The EU enjoys effective sovereignty
Commenting on Martin Sandbu, who is a proponent of financial union as a substitute for fiscal union, Dani Rodrik argues that the EU cannot have full financial integration because sovereignty remains with the Member States. In Mr. Rodrik’s own words (emphasis my own):1
Advocates of cutting the Gordian knot between private and public finance recognize that governments’ approach to banks must change radically if this separation is to work. But it is not clear that their proposed remedies would work. As long as economic policy remains the province of national governments, sovereign risk will likely continue to distort the operation of cross-border finance. Sovereign states can always change the rules ex post, which means full financial integration is impossible. And the costs of local financial shocks cannot be diversified away as easily. […] But EU member states are in a very different position vis-à-vis the EU institutions in Brussels. Because they retain sovereignty, they cannot make similarly credible commitments not to interfere with financial markets. So the risk remains that a severe enough financial shock in the EU will affect all other borrowers in the same country in a self-fulfilling manner. Pretending that we can separate private from public finance may exacerbate, rather than moderate, financial boom-and-bust cycles.
Mr. Rodrik is comparing EU Member States to states in the USA, arguing that the former retain their sovereignty and, therefore, can change the rules ex post provided the circumstances. A genuine and credible financial union is impossible because of national sovereignty over economic policy.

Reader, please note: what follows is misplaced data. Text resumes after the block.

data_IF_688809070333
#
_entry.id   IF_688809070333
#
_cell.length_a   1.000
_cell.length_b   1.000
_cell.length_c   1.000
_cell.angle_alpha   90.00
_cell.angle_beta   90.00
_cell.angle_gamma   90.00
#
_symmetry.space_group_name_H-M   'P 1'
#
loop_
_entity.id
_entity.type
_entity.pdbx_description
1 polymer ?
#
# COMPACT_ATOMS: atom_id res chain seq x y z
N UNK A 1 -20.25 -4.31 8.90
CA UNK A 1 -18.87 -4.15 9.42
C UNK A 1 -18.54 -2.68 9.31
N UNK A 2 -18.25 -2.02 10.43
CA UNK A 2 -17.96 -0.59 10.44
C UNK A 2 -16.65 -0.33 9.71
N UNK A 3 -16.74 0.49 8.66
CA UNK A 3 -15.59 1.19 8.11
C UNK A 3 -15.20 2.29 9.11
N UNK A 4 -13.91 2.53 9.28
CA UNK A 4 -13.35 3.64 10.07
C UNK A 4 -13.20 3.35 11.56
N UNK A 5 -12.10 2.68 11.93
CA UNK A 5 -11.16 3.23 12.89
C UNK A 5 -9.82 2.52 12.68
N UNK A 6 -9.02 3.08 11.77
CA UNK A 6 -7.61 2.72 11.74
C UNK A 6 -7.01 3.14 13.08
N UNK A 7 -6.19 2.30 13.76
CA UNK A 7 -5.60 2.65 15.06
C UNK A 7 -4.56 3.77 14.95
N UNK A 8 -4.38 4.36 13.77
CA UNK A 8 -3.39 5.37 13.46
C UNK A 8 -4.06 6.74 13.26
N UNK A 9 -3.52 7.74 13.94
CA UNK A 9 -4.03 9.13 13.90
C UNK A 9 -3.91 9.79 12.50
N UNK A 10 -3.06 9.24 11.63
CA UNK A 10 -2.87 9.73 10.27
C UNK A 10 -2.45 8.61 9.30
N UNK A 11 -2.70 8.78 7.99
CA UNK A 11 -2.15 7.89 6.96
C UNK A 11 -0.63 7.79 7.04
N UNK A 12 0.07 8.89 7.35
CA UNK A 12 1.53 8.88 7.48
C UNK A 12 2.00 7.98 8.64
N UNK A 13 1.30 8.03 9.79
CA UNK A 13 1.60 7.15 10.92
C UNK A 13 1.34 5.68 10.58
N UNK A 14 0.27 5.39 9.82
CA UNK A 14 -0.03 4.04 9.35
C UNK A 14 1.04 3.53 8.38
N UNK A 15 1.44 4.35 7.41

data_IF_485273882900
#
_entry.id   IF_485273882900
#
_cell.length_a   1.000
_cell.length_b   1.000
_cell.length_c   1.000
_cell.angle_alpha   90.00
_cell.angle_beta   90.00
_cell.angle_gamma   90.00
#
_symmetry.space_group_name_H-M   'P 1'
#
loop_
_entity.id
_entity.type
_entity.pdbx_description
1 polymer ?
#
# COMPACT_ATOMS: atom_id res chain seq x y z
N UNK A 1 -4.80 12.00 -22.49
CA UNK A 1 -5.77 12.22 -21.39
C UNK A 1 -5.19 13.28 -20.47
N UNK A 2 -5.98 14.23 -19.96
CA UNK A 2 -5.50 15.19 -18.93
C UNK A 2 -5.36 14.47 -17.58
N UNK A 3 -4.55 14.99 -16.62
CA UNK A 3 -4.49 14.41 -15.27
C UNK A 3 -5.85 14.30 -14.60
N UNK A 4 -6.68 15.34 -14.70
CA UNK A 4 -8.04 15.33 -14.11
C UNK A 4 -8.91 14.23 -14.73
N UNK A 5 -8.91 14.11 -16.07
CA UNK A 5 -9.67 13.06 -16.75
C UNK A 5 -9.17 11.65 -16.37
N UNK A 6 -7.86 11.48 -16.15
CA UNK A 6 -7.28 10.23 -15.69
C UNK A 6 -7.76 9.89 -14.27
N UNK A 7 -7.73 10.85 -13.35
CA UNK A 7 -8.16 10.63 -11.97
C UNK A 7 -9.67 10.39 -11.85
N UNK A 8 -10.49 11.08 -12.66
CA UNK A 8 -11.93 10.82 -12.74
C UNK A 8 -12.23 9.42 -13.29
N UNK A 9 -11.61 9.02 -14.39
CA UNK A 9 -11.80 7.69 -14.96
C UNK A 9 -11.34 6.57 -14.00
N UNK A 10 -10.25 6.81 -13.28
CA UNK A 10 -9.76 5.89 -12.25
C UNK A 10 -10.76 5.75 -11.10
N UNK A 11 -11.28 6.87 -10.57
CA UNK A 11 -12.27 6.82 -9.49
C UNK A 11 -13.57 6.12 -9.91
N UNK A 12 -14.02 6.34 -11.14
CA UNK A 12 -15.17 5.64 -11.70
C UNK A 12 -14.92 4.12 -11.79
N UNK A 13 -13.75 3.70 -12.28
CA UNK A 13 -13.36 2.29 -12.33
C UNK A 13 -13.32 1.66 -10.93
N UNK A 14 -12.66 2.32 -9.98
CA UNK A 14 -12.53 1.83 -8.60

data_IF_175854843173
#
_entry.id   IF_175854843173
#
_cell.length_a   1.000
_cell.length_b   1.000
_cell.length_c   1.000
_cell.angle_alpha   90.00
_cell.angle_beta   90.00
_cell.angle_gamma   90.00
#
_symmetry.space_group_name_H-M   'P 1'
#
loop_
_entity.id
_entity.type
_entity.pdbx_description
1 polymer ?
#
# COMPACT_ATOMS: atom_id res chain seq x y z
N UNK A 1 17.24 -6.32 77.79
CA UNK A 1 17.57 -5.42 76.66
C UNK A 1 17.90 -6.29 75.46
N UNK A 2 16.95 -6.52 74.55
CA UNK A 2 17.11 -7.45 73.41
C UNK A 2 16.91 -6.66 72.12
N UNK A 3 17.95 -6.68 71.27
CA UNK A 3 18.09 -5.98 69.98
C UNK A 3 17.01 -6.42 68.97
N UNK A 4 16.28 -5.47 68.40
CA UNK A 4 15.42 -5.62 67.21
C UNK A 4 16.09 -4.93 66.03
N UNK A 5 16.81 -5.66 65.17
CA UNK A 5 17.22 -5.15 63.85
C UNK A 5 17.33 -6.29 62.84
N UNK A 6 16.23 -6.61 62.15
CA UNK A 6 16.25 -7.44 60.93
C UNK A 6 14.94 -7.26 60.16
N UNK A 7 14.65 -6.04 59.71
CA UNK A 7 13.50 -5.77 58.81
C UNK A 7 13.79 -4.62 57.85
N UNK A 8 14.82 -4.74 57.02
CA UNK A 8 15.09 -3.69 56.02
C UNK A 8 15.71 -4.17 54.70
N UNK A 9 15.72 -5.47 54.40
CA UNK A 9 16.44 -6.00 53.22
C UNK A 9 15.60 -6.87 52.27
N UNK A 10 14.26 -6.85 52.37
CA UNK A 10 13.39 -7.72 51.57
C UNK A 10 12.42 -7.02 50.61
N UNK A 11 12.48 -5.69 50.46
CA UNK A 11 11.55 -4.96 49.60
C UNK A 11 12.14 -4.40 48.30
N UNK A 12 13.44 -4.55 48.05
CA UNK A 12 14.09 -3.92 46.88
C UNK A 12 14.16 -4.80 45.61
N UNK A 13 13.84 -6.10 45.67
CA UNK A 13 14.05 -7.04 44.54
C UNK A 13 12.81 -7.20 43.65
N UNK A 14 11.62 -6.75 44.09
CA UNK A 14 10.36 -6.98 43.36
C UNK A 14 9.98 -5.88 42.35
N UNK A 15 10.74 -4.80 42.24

Unless Mr. Rodrik has worded this statement very poorly, the claim is flatly incorrect. EU Member States do not have sovereignty on economic policy, certainly not in the Westphalian sense of it being absolute. To summarise what I have explained at length in my last seminar about sovereignty in the EU federal system:2
- There exist two forms of sovereignty. Headline sovereignty and effective sovereignty. The former pertains to the normative claims a state has on its supreme political authority. It does not imply whether the polity can in fact exercise its rightful powers under the circumstances. In the EU, only nation states have headline sovereignty. The EU itself is set up as an organisation that enables the pursuit of common objectives by its Member States (the nation states that have signed and ratified the EU Treaties). Whereas effective sovereignty is about the actual capacity to initiate and implement a policy programme. It is the real power of wielding supreme political authority, of having the first and final say over what gets to be done. The EU does have effective sovereignty, which it exercises over a range of areas of policy, in accordance with rules defined in the Treaties (the Union’s de facto constitution).
- The use of effective sovereignty in the EU is governed by the constitutional principles of conferral, subsidiarity, and proportionality. These define the limits and the use of Union competences. In other words, they frame the distribution of powers in the EU, from the supranational to the national level, providing a guide as to who does what over a given area of policy. Another way of describing the distribution of competences, is to call it the “vertical separation of powers”, which is a quality of all political systems with multiple levels of administration.
- The principle of conferral is directly linked to the raison d’être of the EU, which as stipulated in Article 1 of the Treaty on European Union, is that the Member States “establish among themselves the European Union on which they confer competences in order to attain objectives they have in common”. It is the legal principle that outlines the areas of policy where there is an EU involvement.